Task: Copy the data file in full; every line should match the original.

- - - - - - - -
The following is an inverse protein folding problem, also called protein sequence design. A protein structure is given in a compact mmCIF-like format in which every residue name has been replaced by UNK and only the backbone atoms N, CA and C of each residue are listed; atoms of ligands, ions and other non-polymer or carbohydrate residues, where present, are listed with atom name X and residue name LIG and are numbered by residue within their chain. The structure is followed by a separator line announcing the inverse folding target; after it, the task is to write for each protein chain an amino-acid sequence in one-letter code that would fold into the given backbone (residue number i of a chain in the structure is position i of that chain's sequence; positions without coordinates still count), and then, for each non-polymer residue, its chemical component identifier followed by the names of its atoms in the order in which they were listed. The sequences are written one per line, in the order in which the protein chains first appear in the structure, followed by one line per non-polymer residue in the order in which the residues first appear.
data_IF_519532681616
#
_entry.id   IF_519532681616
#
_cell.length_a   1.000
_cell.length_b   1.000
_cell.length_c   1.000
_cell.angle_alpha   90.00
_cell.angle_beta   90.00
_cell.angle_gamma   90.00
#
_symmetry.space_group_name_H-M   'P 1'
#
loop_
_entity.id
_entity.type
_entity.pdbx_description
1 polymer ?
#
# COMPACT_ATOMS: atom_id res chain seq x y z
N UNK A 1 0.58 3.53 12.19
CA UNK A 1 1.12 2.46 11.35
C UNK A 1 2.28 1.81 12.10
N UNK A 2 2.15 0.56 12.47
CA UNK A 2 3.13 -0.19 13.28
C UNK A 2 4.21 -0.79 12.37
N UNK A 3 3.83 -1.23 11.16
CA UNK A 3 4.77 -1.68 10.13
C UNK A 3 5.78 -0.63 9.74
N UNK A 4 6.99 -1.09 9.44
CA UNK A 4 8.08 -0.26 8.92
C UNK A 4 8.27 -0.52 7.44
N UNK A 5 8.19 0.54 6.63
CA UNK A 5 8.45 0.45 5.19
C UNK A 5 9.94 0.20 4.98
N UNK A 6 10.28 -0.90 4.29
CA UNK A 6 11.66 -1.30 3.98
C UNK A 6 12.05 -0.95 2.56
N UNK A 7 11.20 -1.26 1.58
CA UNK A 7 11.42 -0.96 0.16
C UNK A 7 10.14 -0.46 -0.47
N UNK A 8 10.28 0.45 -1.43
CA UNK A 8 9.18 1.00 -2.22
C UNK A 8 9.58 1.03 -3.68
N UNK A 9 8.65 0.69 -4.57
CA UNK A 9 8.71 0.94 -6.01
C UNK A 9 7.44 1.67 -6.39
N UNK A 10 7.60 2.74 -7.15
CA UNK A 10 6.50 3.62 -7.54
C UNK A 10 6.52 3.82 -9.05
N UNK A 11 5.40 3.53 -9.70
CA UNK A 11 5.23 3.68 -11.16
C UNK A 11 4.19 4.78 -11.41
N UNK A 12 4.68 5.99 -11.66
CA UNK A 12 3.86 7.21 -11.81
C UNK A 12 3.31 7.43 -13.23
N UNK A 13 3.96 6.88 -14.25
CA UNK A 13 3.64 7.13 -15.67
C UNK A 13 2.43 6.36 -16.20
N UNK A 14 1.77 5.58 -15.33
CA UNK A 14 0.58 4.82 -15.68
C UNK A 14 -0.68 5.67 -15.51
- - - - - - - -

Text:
The following is an inverse protein folding problem, also called protein sequence design. A protein structure is given in a compact mmCIF-like format in which every residue name has been replaced by UNK and only the backbone atoms N, CA and C of each residue are listed; atoms of ligands, ions and other non-polymer or carbohydrate residues, where present, are listed with atom name X and residue name LIG and are numbered by residue within their chain. The structure is followed by a separator line announcing the inverse folding target; after it, the task is to write for each protein chain an amino-acid sequence in one-letter code that would fold into the given backbone (residue number i of a chain in the structure is position i of that chain's sequence; positions without coordinates still count), and then, for each non-polymer residue, its chemical component identifier followed by the names of its atoms in the order in which they were listed. The sequences are written one per line, in the order in which the protein chains first appear in the structure, followed by one line per non-polymer residue in the order in which the residues first appear.
data_IF_519532681616
#
_entry.id   IF_519532681616
#
_cell.length_a   1.000
_cell.length_b   1.000
_cell.length_c   1.000
_cell.angle_alpha   90.00
_cell.angle_beta   90.00
_cell.angle_gamma   90.00
#
_symmetry.space_group_name_H-M   'P 1'
#
loop_
_entity.id
_entity.type
_entity.pdbx_description
1 polymer ?
#
# COMPACT_ATOMS: atom_id res chain seq x y z
N UNK A 1 0.58 3.53 12.19
CA UNK A 1 1.12 2.46 11.35
C UNK A 1 2.28 1.81 12.10
N UNK A 2 2.15 0.56 12.47
CA UNK A 2 3.13 -0.19 13.28
C UNK A 2 4.21 -0.79 12.37
N UNK A 3 3.83 -1.23 11.16
CA UNK A 3 4.77 -1.68 10.13
C UNK A 3 5.78 -0.63 9.74
N UNK A 4 6.99 -1.09 9.44
CA UNK A 4 8.08 -0.26 8.92
C UNK A 4 8.27 -0.52 7.44
N UNK A 5 8.19 0.54 6.63
CA UNK A 5 8.45 0.45 5.19
C UNK A 5 9.94 0.20 4.98
N UNK A 6 10.28 -0.90 4.29
CA UNK A 6 11.66 -1.30 3.98
C UNK A 6 12.05 -0.95 2.56
N UNK A 7 11.20 -1.26 1.58
CA UNK A 7 11.42 -0.96 0.16
C UNK A 7 10.14 -0.46 -0.47
N UNK A 8 10.28 0.45 -1.43
CA UNK A 8 9.18 1.00 -2.22
C UNK A 8 9.58 1.03 -3.68
N UNK A 9 8.65 0.69 -4.57
CA UNK A 9 8.71 0.94 -6.01
C UNK A 9 7.44 1.67 -6.39
N UNK A 10 7.60 2.74 -7.15
CA UNK A 10 6.50 3.62 -7.54
C UNK A 10 6.52 3.82 -9.05
N UNK A 11 5.40 3.53 -9.70
CA UNK A 11 5.23 3.68 -11.16
C UNK A 11 4.19 4.78 -11.41
N UNK A 12 4.68 5.99 -11.66
CA UNK A 12 3.86 7.21 -11.81
C UNK A 12 3.31 7.43 -13.23
N UNK A 13 3.96 6.88 -14.25
CA UNK A 13 3.64 7.13 -15.67
C UNK A 13 2.43 6.36 -16.20
N UNK A 14 1.77 5.58 -15.33
CA UNK A 14 0.58 4.82 -15.68
C UNK A 14 -0.68 5.67 -15.51